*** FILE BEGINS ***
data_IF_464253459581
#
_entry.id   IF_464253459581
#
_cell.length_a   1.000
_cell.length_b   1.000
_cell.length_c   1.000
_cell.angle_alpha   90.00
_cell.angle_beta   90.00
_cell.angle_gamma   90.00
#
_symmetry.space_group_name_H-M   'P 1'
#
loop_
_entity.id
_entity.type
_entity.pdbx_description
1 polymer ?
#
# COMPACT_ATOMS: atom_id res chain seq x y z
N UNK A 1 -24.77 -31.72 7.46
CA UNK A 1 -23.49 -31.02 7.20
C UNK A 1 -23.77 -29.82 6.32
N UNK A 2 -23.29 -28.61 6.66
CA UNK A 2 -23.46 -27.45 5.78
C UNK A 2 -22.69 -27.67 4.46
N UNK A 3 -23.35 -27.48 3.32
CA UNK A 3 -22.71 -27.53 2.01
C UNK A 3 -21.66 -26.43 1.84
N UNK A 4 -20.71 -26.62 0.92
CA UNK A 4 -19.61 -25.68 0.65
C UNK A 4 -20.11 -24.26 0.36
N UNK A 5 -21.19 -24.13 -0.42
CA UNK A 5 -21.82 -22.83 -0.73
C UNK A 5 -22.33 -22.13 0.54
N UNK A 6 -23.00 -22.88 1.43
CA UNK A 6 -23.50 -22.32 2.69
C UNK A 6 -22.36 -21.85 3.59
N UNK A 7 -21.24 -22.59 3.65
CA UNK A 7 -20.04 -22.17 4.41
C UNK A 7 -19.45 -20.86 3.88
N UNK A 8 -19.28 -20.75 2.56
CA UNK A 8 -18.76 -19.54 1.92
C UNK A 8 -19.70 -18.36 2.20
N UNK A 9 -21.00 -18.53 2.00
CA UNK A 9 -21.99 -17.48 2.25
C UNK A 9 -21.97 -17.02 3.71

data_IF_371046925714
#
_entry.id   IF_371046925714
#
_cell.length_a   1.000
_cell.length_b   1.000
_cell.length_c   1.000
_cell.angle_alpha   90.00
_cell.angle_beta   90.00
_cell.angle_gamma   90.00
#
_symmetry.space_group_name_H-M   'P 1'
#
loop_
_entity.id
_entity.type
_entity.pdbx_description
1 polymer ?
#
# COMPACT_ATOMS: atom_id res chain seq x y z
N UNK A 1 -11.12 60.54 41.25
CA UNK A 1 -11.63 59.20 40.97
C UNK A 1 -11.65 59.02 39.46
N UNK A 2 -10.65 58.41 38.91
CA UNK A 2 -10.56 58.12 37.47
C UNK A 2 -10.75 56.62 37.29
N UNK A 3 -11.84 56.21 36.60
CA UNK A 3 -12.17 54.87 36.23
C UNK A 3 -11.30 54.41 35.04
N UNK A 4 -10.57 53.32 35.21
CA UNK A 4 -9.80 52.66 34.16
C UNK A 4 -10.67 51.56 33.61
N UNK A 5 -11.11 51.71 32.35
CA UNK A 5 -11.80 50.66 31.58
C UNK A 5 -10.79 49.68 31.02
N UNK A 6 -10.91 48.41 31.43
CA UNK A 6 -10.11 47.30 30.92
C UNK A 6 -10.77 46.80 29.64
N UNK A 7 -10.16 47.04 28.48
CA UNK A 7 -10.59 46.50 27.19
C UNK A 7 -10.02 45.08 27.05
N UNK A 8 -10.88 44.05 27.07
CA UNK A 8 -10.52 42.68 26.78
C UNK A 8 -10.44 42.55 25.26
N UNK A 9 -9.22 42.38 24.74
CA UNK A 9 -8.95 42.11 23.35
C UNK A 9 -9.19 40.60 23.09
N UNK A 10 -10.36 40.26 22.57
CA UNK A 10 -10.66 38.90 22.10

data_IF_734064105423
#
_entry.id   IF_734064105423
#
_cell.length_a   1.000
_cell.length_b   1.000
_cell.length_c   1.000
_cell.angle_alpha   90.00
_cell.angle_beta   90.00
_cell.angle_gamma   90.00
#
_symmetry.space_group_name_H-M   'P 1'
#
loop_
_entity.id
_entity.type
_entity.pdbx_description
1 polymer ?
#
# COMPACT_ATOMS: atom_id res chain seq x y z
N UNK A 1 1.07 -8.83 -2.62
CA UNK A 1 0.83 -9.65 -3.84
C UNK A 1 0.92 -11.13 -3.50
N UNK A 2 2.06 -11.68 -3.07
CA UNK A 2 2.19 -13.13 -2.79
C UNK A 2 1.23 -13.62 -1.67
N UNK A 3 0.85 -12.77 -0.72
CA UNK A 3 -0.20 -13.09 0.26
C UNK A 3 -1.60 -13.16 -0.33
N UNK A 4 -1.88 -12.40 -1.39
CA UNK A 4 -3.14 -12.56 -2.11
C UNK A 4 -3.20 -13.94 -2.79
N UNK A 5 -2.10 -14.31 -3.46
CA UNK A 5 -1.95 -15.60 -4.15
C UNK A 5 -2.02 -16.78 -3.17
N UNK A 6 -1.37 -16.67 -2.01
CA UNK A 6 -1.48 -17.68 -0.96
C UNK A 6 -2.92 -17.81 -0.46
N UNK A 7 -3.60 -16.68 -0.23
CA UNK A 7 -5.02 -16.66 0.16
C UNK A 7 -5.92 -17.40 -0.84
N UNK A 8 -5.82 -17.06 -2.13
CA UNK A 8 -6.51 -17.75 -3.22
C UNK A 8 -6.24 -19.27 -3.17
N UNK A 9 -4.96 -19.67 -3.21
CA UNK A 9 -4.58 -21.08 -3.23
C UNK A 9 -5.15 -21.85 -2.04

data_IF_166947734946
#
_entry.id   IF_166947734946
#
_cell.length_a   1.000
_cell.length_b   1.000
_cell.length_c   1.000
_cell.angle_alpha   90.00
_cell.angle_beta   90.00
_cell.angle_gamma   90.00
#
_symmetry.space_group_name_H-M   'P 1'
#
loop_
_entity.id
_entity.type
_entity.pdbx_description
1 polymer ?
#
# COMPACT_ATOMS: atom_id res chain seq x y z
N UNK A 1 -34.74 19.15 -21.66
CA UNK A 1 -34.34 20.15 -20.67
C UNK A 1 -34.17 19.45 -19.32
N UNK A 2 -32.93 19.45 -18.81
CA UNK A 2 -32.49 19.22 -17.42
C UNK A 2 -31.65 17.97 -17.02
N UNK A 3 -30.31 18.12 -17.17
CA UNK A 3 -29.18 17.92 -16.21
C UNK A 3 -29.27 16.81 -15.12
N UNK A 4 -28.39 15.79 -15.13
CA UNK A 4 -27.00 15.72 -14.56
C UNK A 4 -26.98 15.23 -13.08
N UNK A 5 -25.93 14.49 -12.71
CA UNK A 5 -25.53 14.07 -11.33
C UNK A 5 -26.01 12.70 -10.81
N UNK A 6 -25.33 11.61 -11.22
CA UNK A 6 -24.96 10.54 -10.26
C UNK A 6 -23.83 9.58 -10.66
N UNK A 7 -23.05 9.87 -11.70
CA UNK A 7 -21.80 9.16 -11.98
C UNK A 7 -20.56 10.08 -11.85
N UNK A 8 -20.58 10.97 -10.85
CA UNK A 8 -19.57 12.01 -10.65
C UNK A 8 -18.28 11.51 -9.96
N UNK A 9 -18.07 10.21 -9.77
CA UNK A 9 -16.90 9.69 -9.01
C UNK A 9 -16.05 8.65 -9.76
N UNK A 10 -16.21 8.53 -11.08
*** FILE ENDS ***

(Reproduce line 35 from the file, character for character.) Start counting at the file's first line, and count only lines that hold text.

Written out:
C UNK A 5 -22.33 -22.13 0.54